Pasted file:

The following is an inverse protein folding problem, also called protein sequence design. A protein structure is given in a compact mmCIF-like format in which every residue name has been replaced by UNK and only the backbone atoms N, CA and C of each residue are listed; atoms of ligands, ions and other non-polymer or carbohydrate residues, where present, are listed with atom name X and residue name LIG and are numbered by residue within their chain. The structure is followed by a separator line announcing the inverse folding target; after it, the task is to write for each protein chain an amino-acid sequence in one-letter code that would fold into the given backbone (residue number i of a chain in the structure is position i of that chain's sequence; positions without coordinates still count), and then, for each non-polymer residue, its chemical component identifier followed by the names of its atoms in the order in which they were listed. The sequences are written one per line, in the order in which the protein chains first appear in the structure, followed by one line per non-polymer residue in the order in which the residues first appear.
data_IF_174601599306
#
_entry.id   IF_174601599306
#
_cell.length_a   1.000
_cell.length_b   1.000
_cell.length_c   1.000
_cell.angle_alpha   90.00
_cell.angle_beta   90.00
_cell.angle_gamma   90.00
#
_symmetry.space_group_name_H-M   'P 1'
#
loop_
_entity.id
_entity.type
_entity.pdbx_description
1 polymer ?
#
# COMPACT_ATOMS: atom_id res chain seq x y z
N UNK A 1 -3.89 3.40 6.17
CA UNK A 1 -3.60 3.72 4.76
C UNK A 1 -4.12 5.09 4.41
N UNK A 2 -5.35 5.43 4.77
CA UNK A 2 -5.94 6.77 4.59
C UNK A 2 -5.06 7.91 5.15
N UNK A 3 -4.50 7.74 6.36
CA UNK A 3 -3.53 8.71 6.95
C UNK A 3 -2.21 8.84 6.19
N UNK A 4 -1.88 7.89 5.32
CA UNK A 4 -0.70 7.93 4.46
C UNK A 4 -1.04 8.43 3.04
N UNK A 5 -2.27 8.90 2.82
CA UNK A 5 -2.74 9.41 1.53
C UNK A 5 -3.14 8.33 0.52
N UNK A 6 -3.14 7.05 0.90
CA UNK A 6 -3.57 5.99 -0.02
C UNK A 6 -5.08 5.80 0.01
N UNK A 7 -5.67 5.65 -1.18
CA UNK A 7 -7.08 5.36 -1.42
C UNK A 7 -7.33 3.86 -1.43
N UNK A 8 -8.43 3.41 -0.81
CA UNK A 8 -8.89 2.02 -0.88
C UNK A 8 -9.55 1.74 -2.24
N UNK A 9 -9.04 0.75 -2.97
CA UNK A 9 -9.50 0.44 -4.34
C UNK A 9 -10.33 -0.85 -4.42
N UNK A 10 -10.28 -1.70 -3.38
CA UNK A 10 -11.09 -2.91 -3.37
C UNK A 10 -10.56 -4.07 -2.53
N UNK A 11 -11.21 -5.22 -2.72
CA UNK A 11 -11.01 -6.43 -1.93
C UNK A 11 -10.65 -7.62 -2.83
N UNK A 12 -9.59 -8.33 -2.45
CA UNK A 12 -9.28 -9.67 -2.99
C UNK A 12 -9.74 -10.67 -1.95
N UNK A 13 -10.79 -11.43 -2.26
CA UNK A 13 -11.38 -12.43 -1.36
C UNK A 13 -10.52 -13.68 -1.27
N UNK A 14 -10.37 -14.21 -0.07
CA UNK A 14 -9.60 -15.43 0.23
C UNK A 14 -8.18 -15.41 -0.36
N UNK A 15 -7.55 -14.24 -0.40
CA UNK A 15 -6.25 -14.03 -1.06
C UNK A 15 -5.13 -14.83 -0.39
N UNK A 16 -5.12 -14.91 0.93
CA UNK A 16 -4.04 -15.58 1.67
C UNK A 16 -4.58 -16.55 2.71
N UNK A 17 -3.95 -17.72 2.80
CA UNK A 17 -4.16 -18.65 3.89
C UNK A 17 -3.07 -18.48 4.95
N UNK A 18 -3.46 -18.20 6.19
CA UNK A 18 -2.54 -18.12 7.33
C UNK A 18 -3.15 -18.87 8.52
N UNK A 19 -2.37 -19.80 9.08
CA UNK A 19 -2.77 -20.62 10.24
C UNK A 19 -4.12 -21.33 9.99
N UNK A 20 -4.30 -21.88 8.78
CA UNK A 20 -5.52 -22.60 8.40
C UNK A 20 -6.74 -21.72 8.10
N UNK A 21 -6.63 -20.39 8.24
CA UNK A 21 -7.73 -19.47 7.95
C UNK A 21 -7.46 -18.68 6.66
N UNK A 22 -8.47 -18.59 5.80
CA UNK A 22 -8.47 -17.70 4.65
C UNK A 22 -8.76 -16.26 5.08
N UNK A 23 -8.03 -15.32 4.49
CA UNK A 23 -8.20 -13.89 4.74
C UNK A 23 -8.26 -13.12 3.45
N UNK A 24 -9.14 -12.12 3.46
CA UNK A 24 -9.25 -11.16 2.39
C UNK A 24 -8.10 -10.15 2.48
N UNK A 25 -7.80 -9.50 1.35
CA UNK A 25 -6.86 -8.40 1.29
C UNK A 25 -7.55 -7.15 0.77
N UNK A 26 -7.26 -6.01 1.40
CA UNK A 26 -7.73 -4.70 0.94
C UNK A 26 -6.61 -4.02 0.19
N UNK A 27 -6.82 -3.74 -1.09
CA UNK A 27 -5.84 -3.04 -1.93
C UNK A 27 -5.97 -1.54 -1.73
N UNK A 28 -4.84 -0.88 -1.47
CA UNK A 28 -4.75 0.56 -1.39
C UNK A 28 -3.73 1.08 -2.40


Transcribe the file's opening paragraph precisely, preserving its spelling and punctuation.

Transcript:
The following is an inverse protein folding problem, also called protein sequence design. A protein structure is given in a compact mmCIF-like format in which every residue name has been replaced by UNK and only the backbone atoms N, CA and C of each residue are listed; atoms of ligands, ions and other non-polymer or carbohydrate residues, where present, are listed with atom name X and residue name LIG and are numbered by residue within their chain. The structure is followed by a separator line announcing the inverse folding target; after it, the task is to write for each protein chain an amino-acid sequence in one-letter code that would fold into the given backbone (residue number i of a chain in the structure is position i of that chain's sequence; positions without coordinates still count), and then, for each non-polymer residue, its chemical component identifier followed by the names of its atoms in the order in which they were listed. The sequences are written one per line, in the order in which the protein chains first appear in the structure, followed by one line per non-polymer residue in the order in which the residues first appear.